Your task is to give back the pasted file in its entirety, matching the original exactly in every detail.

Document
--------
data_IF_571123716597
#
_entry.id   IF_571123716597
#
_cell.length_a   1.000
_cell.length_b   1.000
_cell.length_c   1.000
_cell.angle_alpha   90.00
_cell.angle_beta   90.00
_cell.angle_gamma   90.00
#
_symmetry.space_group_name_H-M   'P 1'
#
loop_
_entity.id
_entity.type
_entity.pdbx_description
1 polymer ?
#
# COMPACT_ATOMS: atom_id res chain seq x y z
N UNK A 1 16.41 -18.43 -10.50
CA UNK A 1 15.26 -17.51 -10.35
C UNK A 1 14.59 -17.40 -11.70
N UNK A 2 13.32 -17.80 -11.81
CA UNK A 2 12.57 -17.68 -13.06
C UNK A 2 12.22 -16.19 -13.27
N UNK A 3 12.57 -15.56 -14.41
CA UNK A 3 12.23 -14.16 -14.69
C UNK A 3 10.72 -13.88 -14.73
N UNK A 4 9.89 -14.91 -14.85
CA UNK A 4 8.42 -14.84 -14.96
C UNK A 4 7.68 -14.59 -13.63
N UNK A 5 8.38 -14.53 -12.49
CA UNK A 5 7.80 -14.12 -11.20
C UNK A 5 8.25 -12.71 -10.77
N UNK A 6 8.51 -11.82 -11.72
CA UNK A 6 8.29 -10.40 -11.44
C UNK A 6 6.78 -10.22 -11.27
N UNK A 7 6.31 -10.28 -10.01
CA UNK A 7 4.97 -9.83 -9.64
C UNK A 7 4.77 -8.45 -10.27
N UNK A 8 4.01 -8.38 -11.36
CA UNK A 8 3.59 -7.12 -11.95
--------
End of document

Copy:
data_IF_571123716597
#
_entry.id   IF_571123716597
#
_cell.length_a   1.000
_cell.length_b   1.000
_cell.length_c   1.000
_cell.angle_alpha   90.00
_cell.angle_beta   90.00
_cell.angle_gamma   90.00
#
_symmetry.space_group_name_H-M   'P 1'
#
loop_
_entity.id
_entity.type
_entity.pdbx_description
1 polymer ?
#
# COMPACT_ATOMS: atom_id res chain seq x y z
N UNK A 1 16.41 -18.43 -10.50
CA UNK A 1 15.26 -17.51 -10.35
C UNK A 1 14.59 -17.40 -11.70
N UNK A 2 13.32 -17.80 -11.81
CA UNK A 2 12.57 -17.68 -13.06
C UNK A 2 12.22 -16.19 -13.27
N UNK A 3 12.57 -15.56 -14.41
CA UNK A 3 12.23 -14.16 -14.69
C UNK A 3 10.72 -13.88 -14.73
N UNK A 4 9.89 -14.91 -14.85
CA UNK A 4 8.42 -14.84 -14.96
C UNK A 4 7.68 -14.59 -13.63
N UNK A 5 8.38 -14.53 -12.49
CA UNK A 5 7.80 -14.12 -11.20
C UNK A 5 8.25 -12.71 -10.77
N UNK A 6 8.51 -11.82 -11.72
CA UNK A 6 8.29 -10.40 -11.44
C UNK A 6 6.78 -10.22 -11.27
N UNK A 7 6.31 -10.28 -10.01
CA UNK A 7 4.97 -9.83 -9.64
C UNK A 7 4.77 -8.45 -10.27
N UNK A 8 4.01 -8.38 -11.36
CA UNK A 8 3.59 -7.12 -11.95